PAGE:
With the help of Casa Allegra Community Services individualized programs, Donna Dutton, a retired choral music teacher and Linda Noble, a College of Marin voice teacher, Michael took classes at COM where he sang in both the College Chorus and Martin Frick's Chamber Singers.
Michael's mother, Kathy, has said, "We're amazed at what he's done. He just keeps growing." He plays guitar, leads children's songs in special education classes, performs at events including CACS Holiday Parties and Special Olympics. Since moving to Sacramento in 2003, Michael has performed with Actors for Autism and the Governor's Committee for the Employment of Disabled Persons. Michael entertained an audience of 300 at the 26th Annual Cal-TASH Conference: Strengthening and Sustaining Inclusive Communities, in February in Burlingame.
Michael continues to study music and practices daily. Visit YouTube and type "ARTS and Keri Bowers" in the search box, and you will see Michael at the very end of the clip. Keri is the director of Normal People Scare Me, Normalfilms.com.
Catholic Herald, 3/27/2007
by Nancy Westlund
That was seven years ago, on the wedding day of my niece, Pagette Aduna, her brother Michael Valcour’s voice took my breath away.
Since then, Michael has sung in countless concerts and performed in front of huge audiences from San Francisco to Hollywood.
There was a gig with entertainer Huey Lewis at a Marin fund-raiser, open mike performances at the Joey Travolta Family Theatre in Los Angeles, and music engagements at City Hall in San Francisco and at the state Capitol.
But Michael’s story is not about a singer with obvious talent seeking fame.
It’s about parents discovering their child locked in another world, then choosing to enter that world with faith and determination to set him free.
Born in Daly City, Calif., on Jan. 22, 1973, Michael Valcour, 34, was a beautiful baby.
But during the first year of his life, Michael’s parents, Kathy and Arnold Valcour, found their second-born child was incredibly quiet, never looking directly at his parents or anyone else.
“I remember walking up the stairs, holding him and talking to him and feeling like I was talking to the wall,” said Kathy Valcour, during an interview last month in the Valcour’s Sacramento home. “Around the age of one, I waited to hear the word ‘mama’ and did not hear it.”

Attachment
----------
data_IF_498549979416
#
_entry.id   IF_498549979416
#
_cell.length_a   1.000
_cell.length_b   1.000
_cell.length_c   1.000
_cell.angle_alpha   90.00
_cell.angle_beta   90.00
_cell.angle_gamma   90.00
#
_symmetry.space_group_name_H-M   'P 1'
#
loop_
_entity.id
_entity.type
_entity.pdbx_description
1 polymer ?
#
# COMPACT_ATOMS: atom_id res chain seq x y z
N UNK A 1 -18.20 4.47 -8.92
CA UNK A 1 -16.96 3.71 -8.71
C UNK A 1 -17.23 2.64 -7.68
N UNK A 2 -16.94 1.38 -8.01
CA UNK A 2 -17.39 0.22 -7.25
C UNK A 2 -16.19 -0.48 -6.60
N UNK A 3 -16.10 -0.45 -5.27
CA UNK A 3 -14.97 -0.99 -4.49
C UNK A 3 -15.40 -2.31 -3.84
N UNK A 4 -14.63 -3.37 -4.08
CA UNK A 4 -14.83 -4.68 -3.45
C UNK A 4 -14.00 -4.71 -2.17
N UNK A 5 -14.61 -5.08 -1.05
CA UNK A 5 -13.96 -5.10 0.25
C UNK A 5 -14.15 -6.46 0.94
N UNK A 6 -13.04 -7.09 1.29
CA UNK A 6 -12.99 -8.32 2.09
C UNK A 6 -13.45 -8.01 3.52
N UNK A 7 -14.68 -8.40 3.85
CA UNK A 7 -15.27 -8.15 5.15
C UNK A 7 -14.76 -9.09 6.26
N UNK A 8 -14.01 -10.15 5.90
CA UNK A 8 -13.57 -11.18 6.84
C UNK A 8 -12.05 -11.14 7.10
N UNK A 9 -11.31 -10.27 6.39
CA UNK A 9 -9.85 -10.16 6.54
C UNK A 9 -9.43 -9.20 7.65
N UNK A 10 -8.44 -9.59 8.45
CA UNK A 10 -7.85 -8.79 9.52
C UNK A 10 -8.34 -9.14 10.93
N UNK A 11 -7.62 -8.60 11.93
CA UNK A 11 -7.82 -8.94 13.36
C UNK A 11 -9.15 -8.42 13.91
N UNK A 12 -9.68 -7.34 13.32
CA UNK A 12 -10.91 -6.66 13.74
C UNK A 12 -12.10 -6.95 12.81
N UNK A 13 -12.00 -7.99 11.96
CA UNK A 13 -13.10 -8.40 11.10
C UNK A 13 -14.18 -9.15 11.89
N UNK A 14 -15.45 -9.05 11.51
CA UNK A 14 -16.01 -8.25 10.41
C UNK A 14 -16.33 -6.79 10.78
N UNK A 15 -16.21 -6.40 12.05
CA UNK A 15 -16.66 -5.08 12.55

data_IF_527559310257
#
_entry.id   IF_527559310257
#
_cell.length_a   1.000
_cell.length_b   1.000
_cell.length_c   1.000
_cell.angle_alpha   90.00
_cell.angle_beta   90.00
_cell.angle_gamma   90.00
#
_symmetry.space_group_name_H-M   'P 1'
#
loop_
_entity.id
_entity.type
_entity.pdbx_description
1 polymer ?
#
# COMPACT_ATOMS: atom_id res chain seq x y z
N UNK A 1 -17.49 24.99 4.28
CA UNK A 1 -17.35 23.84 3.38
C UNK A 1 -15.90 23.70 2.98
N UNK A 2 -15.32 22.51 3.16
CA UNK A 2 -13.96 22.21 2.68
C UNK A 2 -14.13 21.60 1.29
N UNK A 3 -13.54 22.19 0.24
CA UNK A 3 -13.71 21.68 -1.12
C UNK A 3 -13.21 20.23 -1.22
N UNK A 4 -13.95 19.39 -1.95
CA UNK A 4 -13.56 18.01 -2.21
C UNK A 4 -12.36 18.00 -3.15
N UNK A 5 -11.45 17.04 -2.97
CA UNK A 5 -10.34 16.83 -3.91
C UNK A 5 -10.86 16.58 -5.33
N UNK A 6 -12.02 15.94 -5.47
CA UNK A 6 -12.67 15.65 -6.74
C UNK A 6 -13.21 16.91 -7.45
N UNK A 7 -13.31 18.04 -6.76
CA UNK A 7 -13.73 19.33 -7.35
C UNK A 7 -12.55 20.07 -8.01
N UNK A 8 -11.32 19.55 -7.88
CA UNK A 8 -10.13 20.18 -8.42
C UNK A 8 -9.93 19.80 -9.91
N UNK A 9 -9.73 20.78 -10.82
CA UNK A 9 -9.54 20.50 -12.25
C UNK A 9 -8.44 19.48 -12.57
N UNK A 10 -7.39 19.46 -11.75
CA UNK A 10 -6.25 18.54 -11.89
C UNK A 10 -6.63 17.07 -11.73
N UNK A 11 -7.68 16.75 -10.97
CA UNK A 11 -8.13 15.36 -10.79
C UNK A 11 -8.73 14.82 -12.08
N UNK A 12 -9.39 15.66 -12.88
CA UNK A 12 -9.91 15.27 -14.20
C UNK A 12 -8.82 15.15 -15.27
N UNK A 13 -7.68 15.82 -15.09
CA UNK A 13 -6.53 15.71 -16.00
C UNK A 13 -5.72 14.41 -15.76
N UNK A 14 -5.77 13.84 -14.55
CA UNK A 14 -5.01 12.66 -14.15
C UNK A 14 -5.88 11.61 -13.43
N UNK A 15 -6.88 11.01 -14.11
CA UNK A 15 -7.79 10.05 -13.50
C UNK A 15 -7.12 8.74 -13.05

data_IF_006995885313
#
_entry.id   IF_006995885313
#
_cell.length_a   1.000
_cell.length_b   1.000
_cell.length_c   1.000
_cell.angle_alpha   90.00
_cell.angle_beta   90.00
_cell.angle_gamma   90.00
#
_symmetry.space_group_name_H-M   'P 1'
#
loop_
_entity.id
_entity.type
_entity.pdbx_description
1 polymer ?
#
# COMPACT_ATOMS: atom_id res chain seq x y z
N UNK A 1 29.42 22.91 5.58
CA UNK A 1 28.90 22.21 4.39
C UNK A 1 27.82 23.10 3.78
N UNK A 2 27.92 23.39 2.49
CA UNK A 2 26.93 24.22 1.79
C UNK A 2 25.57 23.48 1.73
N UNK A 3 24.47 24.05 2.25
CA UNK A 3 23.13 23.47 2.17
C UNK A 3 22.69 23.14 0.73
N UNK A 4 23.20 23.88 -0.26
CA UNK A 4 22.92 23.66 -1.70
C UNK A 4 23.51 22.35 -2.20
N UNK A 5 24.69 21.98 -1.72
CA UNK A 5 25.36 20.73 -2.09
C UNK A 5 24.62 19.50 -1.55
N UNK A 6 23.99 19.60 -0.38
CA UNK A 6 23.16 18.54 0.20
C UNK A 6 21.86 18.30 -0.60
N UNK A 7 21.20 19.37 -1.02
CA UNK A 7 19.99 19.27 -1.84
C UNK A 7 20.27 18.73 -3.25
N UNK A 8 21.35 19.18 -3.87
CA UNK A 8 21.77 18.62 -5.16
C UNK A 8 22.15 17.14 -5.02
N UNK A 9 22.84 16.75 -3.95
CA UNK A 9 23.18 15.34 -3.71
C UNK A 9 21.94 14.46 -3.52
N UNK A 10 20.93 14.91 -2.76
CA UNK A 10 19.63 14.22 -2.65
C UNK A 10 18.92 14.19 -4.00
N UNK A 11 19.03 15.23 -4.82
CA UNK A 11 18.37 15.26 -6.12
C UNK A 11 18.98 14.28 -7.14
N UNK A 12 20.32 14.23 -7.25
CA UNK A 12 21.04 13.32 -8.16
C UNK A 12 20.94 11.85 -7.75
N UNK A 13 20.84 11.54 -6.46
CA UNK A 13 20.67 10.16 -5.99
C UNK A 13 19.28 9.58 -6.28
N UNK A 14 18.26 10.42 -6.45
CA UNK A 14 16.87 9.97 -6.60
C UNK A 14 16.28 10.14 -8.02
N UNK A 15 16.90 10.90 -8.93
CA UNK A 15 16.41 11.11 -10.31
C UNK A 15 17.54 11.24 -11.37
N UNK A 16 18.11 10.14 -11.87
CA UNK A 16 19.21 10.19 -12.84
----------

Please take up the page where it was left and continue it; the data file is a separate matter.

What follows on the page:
Michael began crying in the night, and his parents discovered there was only one thing that comforted him.
“Music seemed to be good for him,” Arnold Valcour said. “We even started singing when we talked to him.”
When Michael was two, the Valcours’ concern over their young son escalated as his verbal expression was limited to repeating the alphabet and numbers while watching “Sesame Street” television shows.
After naming one of his favorite "Sesame Street" songs at that time, Michael told me he remembers “wishing he had the sounds” to sing along.
By the time her son was three, Kathy Valcour, a former elementary school teacher, remembered reading about autism in a psychology class and wondered if Michael might be autistic.
But when she asked his pediatrician about that possibility, she was given a diagnosis of “delayed development.”
Consequently, Michael was enrolled in the Marin Child Development Center near the Valcour’s Novato home.
When Michael was five, he was, in fact, diagnosed with autism.
A complex brain disorder that inhibits a person’s ability to communicate and develop social relationships, autism is, according to a 2007 report by the Centers for Disease Control and Prevention, increasingly prevalent. Incidents of autism have risen from one in 166 children in January 2004 to one in 150 today.
Once Michael was diagnosed as autistic, the Valcours worked tirelessly with public and private school officials to devise an Individual Education Plan that would provide the one-on-one instruction he needed to succeed.
But they eventually became alarmed upon observing their son began demonstrating somewhat bizarre, negative behavior such as hitting and kicking.
Then Michael’s parents saw a television show which would be the answer to their prayers. The show featured Barry and Susie Kaufman and their autistic child, Raun, who was close in age to Mike but behaving normally.
Arnold Valcour decided to fly to New York to meet with the Kaufmans.
“They told us to accept Michael where he is, be with him and enjoy him and bring him over into our world,” Arnold Valcour said.
If Michael bounced up and down, his parents bounced up and down. They did what he did 12 hours a day, and rejoiced as Michael began talking and making eye contact.
Then when Michael was 10, the family, then members of Our Lady of Loretto Parish in Novato, had an even more powerful, life-changing experience.